Sunday, January 31, 2010

"Lester" Changed My Life

I'm a fan of good literature. Nothing fluxes my capacitor like a well-written essay, clever poem, or insightful novel. I've read a few things in my short tenure on earth that have changed my life. The first was "Of Mice and Men" which I read when I was 13. I cried and cried and cried some more. The next was "Jonathan Livingston Seagull" which I read when I was 18. There have been a few things I've picked up over the years that have impacted me for better or worse, unless you subscribe to the "there's no such thing as a bad experience" ideology, which I typically do. Unless the experience is ultra-painful. I recently read "The Road" by Cormac McCarthy which will haunt me for the rest of my life. I'd still recommend it to anyone and everyone.

But tonight I had the absolute life-altering pleasure of reading Shel Silverstein to my boys before bed. I love this author. He gave us "The Giving Tree" and "Uncle Shelby's ABZs", which is likely the sharpest, most disturbed satire ever written. But tonight, while reading from "Where the Sidewalk Ends" I stumbled across "Lester."

Lester, by Shel Silverstein

Lester was given a magic wish
By the goblin who lives in the banyan tree,
And with his wish he wished for two more wishes-
So now instead of just one wish, he cleverly had three.
And with each one of these
He simply wished for three more wishes,
Which gave him three old wishes, plus nine new.
And with each of these twelve
He slyly wished for three more wishes,
Which added up to forty-six -- or is it fifty-two?
Well anyway, he used each wish
To wish for wishes 'til he had
Five billion, seven million, eighteen thousand thirty-four.
And then he spread them on the ground
And clapped his hands and danced around
And skipped and sang, and then sat down
And wished for more.
And more...and more...they multiplied
While other people smiled and cried
And loved and reached and touched and felt.
Lester sat amid his wealth
Stacked mountain-high like stacks of gold,
Sat and counted -- and grew old.
And then one Thursday night they found him
Dead -- with his wishes piled around him.
And they counted the lot and found that not
A single one was missing.
All shiny and new -- here, take a few
And think of Lester as you do.
In a world of apples and kisses and shoes
He wasted his wishes on wishing.

Ladies and gents, don't be a Lester. I know too many of them. There are Lesters that I love very much. I find it fascinating that Silverstein uses apples, kisses, and shoes to represent important things that were missed in Lester's world. On the surface they seem so simple, but how profound they are! I'll take a good, sweet, crisp apple over a Texas T-Bone any day. And there is nothing lovelier than daddy kisses from my children.

Wishes, to me, are symbolic as well. How many of us focus so much energy on our work, school, or other projects that we fail to bask in the glow of life? I believe the story here is also partly that we should avoid things that dominate our time, control our thoughts, and overpoweringly influence our decisions. There is more than one dimension...don't be one-dimensional. As the great Harry Chapin sang, "There are so many colors in the rainbow, so many colors in the morning sun, so many colors in the flower, and I see every one."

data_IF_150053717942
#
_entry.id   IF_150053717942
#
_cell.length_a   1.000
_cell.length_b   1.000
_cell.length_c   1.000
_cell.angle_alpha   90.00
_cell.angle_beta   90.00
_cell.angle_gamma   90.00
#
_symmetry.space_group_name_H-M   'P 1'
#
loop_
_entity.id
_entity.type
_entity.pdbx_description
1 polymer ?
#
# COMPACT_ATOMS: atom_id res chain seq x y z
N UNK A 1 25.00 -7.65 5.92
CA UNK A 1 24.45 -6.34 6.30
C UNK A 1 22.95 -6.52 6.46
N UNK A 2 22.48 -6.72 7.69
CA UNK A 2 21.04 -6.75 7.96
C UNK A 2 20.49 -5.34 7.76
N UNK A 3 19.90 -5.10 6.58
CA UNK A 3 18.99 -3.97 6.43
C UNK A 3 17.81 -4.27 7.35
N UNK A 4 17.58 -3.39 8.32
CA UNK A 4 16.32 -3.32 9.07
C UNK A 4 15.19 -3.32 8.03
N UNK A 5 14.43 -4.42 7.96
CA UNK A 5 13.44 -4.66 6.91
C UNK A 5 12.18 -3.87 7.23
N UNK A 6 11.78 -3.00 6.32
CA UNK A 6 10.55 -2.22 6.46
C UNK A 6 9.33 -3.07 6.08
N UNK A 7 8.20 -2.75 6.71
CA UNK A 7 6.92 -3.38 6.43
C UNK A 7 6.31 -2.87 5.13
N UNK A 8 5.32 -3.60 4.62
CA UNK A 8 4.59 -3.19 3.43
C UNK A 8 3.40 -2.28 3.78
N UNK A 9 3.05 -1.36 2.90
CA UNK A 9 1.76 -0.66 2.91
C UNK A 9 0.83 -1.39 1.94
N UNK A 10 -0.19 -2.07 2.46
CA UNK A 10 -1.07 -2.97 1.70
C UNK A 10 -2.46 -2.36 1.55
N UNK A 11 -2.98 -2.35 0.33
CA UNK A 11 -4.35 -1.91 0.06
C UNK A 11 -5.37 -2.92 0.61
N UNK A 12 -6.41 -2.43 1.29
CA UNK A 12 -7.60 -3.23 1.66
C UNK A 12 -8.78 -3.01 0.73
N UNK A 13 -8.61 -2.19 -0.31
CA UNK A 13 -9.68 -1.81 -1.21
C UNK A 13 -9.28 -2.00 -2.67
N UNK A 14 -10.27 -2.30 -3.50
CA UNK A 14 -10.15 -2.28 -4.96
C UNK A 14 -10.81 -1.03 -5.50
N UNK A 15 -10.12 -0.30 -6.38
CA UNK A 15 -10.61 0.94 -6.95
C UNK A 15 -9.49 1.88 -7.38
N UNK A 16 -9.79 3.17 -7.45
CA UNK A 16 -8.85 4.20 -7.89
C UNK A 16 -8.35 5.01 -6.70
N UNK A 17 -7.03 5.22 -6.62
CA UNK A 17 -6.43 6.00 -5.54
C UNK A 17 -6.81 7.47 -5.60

Shel Silverstein, you were the ultimate dreamer. An icon for wayward-thinking fools and bards like me. Thank you for sharing your mind.

4 comments:

Maren said...

Thank you. Something to think about.
(Love that Mr. Silverstein. The "Almost Perfect but Not Quite" poem runs through my head when I come across someone who you can never please. And, I remember as a child thinking that "The Little Boy and the Old Man" was sadly sweet. I must have read my A Light In The Attic dozens of times growing up.)
I'm glad you've got your cute family moved and settled in. I'm also glad you didn't give in and "invest" in Latoya's future. I've given in too many times in my life. I finally reached a point where if I don't want it, it doesn't matter how slick the presentation, I'm not buying. Took me long enough.

Sister said...

I wish I was one of those wishes. I loved your post, and dare I say, even cried.

Pete Pearson said...

Thanks for the blog post. As has been said, "If wishes were fishes, we'd all have a fry." In writing, it is very easy to talk about the wishes ... in life, turning those wishes into action takes a great amount of work, communication, perserverance, commitment, and patience. When any of those fail, the wishes become empty. I certainly have wishes that have not been realized and I have no one to blame but me. Focusing on just a few wishes that really matter ... and then putting forth the effort to make them happen is the key ... at least that is the way it seems to this vey old man!

Imani Bey said...

I've read this poem as a kid and now and you made me see it in a new light. I'd imagined they were saying he'd GONE to a world of apples, kisses and shoes, but now I see jt differently.

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